carnevalemanfredonia.it
» » Music and the Irish Literary Imagination

eBook Music and the Irish Literary Imagination download

by Harry White

eBook Music and the Irish Literary Imagination download ISBN: 0199547327
Author: Harry White
Publisher: Oxford University Press; 1 edition (February 1, 2009)
Language: English
Pages: 288
ePub: 1838 kb
Fb2: 1660 kb
Rating: 4.8
Other formats: mbr lit txt azw
Category: Literature
Subcategory: History and Criticism

Harry White examines the influence of music in the development of the Irish literary imagination from 1800 to the present day. He identifies music as a preoccupation which originated in the poetry of Thomas Moore early in the nineteenth century.

Harry White examines the influence of music in the development of the Irish literary imagination from 1800 to the present day. He argues that this preoccupation decisively influenced Moore's attempt to translate the 'meaning' of Irish music into verse, and that it also informed Moore's considerable impact on the development of European musical romanticism, as in the music of Berlioz and Schumann. He identifies music as a preoccupation which originated in the poetry of Thomas Moore early in the nineteenth century

Download books for free.

Download books for free. Epub FB2 mobi txt RTF. Converted file can differ from the original. If possible, download the file in its original format.

Terence Killeen, Irish Times. Harry Whites Music and the Irish Literary Imagination is one of those rare, seismic books that shakes up and rearranges the ground beneath its readers. It is beautifully conceived and written: detailed, nuanced, eloquent, persuasive, and at times, very funny.

Yeats and the music of poetry Why . Synge abandoned music Opera and drama : Bernard Shaw and "The brandy of the damned" The 'thought-tormented music' of James Joyce Words after music : Samuel Beckett after Joyce Operas of the Irish mind : Brian Friel and music. Words alone : Seamus Heaney, music, and the jurisdiction of literary forms. M85 W458 30112071676081 1.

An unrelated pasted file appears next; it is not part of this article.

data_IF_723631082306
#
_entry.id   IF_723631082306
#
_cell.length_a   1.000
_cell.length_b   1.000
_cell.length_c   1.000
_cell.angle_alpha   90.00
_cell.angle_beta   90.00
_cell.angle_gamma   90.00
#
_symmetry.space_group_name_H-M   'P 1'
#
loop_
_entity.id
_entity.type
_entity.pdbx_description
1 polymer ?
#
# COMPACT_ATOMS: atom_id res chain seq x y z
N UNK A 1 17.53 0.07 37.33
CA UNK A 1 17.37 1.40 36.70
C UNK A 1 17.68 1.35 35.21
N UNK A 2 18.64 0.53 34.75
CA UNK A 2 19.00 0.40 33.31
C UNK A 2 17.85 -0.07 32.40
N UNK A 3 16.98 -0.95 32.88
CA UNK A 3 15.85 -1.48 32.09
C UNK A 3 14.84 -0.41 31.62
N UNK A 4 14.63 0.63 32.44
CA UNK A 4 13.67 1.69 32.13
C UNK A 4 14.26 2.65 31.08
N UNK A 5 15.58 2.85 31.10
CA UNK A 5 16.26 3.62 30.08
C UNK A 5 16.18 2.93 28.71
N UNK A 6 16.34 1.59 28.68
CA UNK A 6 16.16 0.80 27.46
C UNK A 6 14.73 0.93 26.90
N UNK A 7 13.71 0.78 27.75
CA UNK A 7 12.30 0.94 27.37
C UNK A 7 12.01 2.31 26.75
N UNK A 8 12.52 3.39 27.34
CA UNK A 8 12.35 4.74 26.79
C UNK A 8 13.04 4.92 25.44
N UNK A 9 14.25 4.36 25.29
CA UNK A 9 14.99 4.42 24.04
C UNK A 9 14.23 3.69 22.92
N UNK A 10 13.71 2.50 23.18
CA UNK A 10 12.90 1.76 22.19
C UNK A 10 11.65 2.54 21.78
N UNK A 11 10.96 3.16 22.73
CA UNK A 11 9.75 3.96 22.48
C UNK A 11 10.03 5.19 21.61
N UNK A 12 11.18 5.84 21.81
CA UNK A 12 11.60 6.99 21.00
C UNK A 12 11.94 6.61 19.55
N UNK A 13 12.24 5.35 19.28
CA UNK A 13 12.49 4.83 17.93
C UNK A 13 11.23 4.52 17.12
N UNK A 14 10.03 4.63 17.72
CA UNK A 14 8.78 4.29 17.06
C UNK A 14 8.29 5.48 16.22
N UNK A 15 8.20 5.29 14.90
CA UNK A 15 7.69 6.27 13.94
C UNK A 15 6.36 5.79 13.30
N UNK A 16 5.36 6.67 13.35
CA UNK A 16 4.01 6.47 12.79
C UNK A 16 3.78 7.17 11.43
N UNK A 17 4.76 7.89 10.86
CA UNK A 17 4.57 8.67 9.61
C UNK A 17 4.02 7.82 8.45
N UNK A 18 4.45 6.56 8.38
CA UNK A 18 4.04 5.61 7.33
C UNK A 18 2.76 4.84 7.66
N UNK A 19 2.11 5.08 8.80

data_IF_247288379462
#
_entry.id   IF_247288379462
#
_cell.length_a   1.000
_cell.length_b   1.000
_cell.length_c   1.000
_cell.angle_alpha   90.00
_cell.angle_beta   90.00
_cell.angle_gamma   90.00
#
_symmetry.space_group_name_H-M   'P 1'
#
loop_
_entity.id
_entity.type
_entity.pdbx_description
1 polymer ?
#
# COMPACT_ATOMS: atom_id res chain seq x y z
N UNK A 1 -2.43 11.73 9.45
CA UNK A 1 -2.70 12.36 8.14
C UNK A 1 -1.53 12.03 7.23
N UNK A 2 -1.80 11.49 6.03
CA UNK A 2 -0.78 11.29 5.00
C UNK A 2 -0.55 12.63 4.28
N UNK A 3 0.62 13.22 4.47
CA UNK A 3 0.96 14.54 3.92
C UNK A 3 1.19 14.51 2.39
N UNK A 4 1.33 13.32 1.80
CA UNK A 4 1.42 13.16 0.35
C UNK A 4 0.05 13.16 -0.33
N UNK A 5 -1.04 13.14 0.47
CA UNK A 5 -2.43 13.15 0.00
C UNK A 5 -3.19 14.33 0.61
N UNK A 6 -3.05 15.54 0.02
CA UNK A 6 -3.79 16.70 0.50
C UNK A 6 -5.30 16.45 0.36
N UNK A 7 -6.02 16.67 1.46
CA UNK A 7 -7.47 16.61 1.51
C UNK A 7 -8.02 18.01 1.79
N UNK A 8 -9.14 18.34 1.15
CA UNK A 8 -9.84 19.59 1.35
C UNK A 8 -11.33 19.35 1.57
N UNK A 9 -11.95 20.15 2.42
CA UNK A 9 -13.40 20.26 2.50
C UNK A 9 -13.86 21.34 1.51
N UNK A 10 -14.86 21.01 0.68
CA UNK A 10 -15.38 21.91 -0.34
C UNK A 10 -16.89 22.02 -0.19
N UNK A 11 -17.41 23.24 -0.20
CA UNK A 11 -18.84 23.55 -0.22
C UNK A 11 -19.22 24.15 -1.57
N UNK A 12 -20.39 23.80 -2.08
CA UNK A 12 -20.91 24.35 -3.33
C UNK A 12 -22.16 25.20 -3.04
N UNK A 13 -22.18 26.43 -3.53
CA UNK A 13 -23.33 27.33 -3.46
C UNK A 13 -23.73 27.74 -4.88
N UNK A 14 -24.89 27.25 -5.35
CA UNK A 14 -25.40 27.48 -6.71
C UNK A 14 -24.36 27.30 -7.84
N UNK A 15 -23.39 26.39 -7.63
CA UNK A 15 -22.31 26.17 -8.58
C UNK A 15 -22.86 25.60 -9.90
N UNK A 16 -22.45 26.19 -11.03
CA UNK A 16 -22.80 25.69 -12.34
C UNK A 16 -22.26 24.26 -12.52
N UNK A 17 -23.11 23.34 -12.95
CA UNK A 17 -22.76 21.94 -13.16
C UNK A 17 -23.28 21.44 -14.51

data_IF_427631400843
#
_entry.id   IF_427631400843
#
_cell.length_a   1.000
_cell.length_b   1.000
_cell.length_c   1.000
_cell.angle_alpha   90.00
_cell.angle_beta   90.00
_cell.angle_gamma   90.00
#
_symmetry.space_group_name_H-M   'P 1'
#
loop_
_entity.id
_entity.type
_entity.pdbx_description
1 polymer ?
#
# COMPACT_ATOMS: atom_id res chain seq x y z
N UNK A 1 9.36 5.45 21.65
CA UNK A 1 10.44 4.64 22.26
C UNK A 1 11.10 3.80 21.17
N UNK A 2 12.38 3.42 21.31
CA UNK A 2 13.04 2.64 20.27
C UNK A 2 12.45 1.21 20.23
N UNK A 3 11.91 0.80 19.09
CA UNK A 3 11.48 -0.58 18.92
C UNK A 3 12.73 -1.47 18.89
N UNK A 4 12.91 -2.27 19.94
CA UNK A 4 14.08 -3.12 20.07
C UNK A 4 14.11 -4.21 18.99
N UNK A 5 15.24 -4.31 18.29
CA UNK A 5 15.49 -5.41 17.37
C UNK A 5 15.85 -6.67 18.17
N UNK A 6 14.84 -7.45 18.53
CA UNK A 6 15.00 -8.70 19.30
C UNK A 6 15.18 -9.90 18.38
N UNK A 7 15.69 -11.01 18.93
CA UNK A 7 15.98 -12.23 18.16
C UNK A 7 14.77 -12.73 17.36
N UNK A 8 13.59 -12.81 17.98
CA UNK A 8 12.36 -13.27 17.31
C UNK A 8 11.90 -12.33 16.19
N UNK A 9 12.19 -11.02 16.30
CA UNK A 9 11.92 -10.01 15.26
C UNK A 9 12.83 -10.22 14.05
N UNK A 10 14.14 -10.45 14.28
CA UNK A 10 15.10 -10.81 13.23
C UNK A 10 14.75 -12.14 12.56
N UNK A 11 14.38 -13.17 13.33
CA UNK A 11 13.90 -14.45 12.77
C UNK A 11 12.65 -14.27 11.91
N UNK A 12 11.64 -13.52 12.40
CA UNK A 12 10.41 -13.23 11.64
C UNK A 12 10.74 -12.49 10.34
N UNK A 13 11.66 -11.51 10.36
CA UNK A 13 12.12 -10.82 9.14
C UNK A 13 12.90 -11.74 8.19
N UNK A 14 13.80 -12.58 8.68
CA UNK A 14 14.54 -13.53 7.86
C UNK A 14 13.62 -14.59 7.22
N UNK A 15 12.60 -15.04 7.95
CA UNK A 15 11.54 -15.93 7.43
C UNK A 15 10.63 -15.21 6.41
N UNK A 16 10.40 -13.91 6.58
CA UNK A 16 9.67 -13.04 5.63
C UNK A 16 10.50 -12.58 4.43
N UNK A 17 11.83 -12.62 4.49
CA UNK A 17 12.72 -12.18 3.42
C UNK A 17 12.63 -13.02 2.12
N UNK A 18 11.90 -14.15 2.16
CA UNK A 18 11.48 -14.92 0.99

Home Journals Music & Letters 2012 Vol. 93 No. 1. Music and the Irish Literary Imagination. Thomson, A. J. (2012) Music and the Irish Literary Imagination In: Music & Letters, Vol. 93, No. 1, pp. 86-89.

Music and Letters, Volume 93, pp 93; doi:10. Keywords: Music, Harry White, Irish Literary Imagination. For questions or feedback, please reach us at support at scilit.

Novelist Morrison takes a turn as a literary critic, examining the American literary imagination and finding it obsessed . I've read all of Toni Morrison's books which always takes the reader to the place and time of the characters she creates.

Novelist Morrison takes a turn as a literary critic, examining the American literary imagination and finding it obsessed with the white/black polarity. From beginning to end of each story, Morrison concludes a lesson that preceded adversity which withstands the storms of life. I would recommend this book to people.

This new reading of Irish literature identifies, for the first time, the formative influence of music in Irish writing over the past 200 years

This new reading of Irish literature identifies, for the first time, the formative influence of music in Irish writing over the past 200 years.

Harry White examines the influence of music in the development of the Irish literary imagination from 1800 to the present day. He identifies music as a preoccupation which originated in the poetry of Thomas Moore early in the nineteenth century. He argues that this preoccupation decisively influenced Moore's attempt to translate the 'meaning' of Irish music into verse, and that it also informed Moore's considerable impact on the development of European musical romanticism, as in the music of Berlioz and Schumann. White then examines how this preoccupation was later recovered by W.B. Yeats, whose poetry is imbued with music as a rival presence to language. In its readings of Yeats, Synge, Shaw and Joyce, the book argues that this striking musical awareness had a profound influence on the Irish literary imagination, to the extent that poetry, fiction and drama could function as correlatives of musical genres. Although Yeats insisted on the synonymous condition of speech and song in his poetry, Synge, Shaw and Joyce explicitly identified opera in particular as a generic prototype for their own work. Synge's formal musical training and early inclinations as a composer, Shaw's perception of himself as the natural successor to Wagner, and Joyce's no less striking absorption of a host of musical techniques in his fiction are advanced in this study as formative (rather than incidental) elements in the development of modern Irish writing. Music and the Irish Literary Imagination also considers Beckett's emancipation from the oppressive condition of words in general (and Joyce in particular) through the agency of music, and argues that the strong presence of Mendelssohn, Chopin and Janácek in the works of Brian Friel is correspondingly essential to Friel's dramatization of Irish experience in the aftermath of Beckett. The book closes with a reading of Seamus Heaney, in which the poet's own preoccupation with the currency of established literary forms is enlisted to illuminate Heaney's abiding sense of poetry as music.